A research team from across the world has announced the discovery of the most distant black hole yet. It formed when the Universe was still in its infancy.
Eduardo Bañados, from the Carnegie Institution for Science, and his team combed a tenth of the night sky for quasars, which contain ancient and bright supermassive black holes from the furthest reaches of the Universe. Although they found only one quasar, dubbed ULAS J1342+0298, the results (published today in Nature) are striking: researchers see this quasar as it would have been 13 billion years ago, when the universe was 690 million years old.
For comparison, the oldest previously known quasar, ULAS J1120+0461, is eighty million years younger – the light we see from it dates back to 770 million years after the Big Bang.
J1342+0298 may be young, but it harbours a supermassive black hole 800 million times the mass of our Sun. “The new quasar is itself one of the first galaxies, and yet it already harbours a behemoth black hole as massive as others in the present-day Universe!” said co-author Xiaohui Fan from the University of Arizona.
Bañados and his team haven’t just broken a record – they’ve raised questions about the evolution of the Universe. The formation of supermassive black holes, which can weigh in at billions of solar masses, is still not completely understood; searching for the oldest among them can give researchers clues as to how they might have formed.
In the case of J1342+0298, explaining how a supermassive black hole which wouldn’t look out of place today could form raises issues with our models of how black holes evolve. “Gathering all this mass in fewer than 690 million years is an enormous challenge for theories of supermassive black hole growth,” said Bañados.
Equally, J1342+0298 might just have been lucky, says Fan. According to him, it may be “probably just an early bloomer. If it is located in a denser than average part of the universe, it could get an earlier start in life and grow more quickly.”
Quasars can also shed light on the early Universe. Around 380,000 years after the Big Bang, the Universe had cooled down enough for protons and electrons to become bound and form the first hydrogen atoms in an epoch (time period) known as recombination. Astronomers call this neutral hydrogen – the kind of hydrogen you might think of.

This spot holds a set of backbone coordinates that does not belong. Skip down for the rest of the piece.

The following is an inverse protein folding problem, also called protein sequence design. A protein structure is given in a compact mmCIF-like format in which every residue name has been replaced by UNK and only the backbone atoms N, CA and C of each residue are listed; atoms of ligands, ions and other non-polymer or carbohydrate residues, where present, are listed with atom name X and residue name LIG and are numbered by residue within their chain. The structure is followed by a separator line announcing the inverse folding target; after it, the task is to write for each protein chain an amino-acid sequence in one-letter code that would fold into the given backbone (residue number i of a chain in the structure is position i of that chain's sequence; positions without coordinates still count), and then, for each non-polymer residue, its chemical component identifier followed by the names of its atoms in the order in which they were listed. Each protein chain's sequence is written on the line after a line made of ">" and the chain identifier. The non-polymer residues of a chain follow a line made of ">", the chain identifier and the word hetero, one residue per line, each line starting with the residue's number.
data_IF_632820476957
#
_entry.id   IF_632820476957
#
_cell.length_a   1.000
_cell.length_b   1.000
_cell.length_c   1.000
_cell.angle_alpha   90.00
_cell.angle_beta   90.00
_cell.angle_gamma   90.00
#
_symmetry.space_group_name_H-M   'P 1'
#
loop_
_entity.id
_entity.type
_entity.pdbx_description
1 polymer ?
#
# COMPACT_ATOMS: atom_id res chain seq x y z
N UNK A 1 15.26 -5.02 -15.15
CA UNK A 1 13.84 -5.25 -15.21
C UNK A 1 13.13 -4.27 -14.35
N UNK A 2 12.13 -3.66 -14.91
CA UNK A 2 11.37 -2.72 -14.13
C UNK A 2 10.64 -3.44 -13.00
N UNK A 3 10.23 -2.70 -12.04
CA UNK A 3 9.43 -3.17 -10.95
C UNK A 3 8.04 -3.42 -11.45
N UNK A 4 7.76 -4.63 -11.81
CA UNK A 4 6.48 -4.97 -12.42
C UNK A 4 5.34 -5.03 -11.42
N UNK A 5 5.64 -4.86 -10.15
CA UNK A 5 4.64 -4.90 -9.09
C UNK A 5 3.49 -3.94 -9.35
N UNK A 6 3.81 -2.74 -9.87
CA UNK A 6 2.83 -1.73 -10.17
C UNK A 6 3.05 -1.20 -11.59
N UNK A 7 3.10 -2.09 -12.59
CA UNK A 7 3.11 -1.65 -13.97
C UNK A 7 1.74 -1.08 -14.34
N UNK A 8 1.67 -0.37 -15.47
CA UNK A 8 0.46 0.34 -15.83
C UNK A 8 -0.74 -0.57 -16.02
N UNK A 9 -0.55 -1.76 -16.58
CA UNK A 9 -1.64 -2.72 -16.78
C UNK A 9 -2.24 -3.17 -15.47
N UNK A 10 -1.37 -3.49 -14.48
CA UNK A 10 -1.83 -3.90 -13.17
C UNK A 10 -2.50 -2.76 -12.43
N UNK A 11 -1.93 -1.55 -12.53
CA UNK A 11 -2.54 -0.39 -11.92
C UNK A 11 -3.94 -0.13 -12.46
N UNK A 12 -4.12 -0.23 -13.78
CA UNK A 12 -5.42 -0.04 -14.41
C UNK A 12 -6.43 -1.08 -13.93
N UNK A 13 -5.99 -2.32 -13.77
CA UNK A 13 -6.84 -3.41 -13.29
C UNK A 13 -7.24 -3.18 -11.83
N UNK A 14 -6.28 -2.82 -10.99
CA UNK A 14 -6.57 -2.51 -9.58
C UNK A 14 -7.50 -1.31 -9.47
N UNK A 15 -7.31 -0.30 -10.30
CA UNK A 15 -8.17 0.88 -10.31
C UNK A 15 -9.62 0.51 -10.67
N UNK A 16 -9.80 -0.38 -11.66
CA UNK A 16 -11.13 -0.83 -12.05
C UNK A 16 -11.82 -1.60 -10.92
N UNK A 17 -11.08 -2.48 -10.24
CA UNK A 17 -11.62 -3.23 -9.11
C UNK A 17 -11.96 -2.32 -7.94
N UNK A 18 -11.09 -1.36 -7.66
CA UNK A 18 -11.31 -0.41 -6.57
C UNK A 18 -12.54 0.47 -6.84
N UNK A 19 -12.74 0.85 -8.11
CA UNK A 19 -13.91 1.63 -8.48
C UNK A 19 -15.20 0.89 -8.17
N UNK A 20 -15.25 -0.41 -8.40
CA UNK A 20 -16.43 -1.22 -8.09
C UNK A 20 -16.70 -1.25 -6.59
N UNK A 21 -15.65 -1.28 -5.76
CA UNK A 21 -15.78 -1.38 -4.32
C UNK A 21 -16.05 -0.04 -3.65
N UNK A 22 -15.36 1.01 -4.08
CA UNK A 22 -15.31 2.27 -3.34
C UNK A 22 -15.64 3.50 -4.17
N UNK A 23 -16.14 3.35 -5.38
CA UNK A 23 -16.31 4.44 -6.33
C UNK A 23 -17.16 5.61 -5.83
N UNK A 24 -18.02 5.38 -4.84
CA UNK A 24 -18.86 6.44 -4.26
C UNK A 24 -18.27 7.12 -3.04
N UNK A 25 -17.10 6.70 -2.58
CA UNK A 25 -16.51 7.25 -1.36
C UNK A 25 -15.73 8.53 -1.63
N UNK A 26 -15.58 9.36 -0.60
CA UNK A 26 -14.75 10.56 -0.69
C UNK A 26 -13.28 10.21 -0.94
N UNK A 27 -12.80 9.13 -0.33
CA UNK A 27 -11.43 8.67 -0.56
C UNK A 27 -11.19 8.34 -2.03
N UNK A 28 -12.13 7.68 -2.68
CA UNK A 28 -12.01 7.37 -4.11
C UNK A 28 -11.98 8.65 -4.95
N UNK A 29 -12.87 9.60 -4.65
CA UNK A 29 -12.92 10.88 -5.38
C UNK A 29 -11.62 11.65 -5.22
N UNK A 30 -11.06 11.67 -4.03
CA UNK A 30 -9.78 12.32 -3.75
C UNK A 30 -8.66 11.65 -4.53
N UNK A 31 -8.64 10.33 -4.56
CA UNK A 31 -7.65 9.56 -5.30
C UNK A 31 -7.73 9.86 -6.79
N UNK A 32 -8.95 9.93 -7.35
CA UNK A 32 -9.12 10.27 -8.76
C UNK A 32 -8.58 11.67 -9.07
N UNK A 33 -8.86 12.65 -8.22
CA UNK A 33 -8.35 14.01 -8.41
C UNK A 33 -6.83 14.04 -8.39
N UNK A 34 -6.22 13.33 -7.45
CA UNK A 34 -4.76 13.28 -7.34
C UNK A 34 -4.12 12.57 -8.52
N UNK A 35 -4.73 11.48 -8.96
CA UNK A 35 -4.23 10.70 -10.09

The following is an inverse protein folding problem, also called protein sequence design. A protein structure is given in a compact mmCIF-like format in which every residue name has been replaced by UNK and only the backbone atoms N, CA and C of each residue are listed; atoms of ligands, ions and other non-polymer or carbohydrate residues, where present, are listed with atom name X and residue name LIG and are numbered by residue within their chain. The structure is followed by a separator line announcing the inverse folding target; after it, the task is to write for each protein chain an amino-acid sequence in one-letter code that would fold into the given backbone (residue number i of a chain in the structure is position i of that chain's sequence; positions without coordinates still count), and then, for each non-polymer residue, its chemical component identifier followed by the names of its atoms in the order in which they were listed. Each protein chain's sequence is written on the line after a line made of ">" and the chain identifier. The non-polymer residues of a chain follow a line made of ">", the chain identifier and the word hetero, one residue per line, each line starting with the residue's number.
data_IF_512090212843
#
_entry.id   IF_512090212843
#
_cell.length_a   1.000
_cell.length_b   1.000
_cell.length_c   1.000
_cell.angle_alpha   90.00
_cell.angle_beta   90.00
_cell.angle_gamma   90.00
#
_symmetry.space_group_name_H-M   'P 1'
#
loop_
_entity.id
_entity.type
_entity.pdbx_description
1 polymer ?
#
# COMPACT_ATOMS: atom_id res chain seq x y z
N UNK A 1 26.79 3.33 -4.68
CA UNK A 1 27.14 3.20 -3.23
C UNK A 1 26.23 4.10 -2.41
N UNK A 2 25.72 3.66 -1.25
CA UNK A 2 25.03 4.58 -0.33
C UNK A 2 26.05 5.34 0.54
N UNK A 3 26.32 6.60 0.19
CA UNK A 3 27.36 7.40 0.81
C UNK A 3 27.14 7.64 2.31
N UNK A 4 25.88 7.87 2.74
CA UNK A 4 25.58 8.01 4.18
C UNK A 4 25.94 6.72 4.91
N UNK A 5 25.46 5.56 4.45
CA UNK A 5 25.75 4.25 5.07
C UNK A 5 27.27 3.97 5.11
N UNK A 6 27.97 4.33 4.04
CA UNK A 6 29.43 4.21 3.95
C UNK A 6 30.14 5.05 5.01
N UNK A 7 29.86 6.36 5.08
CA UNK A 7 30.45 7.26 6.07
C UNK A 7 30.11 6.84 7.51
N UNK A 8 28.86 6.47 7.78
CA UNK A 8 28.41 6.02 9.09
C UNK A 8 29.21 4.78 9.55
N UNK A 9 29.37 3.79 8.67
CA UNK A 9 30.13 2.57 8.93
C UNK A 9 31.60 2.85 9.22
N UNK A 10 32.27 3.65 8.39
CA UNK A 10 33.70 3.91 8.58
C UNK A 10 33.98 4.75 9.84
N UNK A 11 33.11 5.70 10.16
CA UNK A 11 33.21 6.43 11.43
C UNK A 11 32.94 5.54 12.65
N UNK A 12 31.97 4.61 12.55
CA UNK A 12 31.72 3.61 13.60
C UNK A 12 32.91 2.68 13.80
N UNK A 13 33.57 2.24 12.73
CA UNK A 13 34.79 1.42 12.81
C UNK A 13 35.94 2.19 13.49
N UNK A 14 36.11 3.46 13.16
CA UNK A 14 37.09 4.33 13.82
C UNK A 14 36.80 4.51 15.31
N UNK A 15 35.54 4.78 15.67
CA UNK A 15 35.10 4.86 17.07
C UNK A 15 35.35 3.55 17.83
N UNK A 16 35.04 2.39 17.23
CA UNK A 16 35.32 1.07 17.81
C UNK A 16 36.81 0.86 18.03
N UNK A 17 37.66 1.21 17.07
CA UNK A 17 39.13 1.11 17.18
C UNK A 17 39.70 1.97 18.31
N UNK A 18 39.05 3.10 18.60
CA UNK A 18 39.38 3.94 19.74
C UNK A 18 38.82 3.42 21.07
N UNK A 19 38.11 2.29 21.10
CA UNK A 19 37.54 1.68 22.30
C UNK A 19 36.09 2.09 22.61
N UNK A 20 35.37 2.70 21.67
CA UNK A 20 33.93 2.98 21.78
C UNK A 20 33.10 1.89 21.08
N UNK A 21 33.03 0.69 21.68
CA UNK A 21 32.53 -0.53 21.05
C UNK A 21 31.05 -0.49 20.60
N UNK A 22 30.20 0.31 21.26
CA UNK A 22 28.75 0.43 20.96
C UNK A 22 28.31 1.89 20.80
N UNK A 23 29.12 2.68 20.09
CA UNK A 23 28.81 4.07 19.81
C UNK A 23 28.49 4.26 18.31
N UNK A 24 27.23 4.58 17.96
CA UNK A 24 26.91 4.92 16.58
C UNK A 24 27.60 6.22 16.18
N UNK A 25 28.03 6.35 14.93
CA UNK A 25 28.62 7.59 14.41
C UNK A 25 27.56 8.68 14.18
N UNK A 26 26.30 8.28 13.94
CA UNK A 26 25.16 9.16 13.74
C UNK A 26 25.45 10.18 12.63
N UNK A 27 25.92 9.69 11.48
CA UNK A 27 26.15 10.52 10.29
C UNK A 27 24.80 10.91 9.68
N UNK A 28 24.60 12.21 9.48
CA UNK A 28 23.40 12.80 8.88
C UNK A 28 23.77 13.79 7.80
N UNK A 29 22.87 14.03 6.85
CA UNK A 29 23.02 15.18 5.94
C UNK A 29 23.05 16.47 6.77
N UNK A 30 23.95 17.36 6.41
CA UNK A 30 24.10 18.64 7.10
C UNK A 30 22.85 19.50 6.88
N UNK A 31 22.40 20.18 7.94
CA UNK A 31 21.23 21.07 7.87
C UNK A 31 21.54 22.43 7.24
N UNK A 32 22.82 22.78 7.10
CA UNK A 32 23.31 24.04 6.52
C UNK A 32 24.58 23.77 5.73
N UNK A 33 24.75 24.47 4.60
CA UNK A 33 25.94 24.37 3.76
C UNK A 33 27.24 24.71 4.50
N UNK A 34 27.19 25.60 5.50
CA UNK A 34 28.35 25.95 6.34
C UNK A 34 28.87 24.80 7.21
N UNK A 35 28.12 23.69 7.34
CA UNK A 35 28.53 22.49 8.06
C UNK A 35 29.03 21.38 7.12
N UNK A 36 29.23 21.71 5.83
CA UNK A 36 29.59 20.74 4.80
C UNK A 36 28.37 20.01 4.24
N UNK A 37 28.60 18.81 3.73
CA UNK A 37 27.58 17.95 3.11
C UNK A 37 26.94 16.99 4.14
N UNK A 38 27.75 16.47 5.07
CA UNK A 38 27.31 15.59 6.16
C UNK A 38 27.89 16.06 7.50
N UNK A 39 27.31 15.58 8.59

Several hundreds of millions of years after recombination, the ultraviolet radiation from the first stars, galaxies and accretion disks around black holes stripped the electrons from the hydrogen nuclei and reionised nearly all of the hydrogen in the Universe.
Researchers don’t know exactly when reionisation took place, but the discovery of J1342+0298 is helping to pin down times: the area surrounding the quasar primarily contained neutral hydrogen rather than hydrogen ions. This lends support to models where reionisation occurs comparatively late in the Universe’s history.
Finally, quasars play a role in our understanding of galaxy formation. When the team observed the quasar’s host galaxy, they found that it contained dust and heavier elements such as carbon and oxygen, indicating that many stars had already formed. 690 million years is a comparatively short time for so many stars to form, raising issues with our models.
J1342+0298 is a remarkable quasar and raises more questions than it answers. Fortunately, somewhere between 20 and 100 more quasars are predicted to exist; the team plans to continue searching for them over the whole sky.
These quasars will doubtless help astronomers to understand how the Universe evolved and, in Bañados’ words, “keep theorists very busy”. One might even harbour an even more distant black hole!
Related: Black hole is a record-breaker
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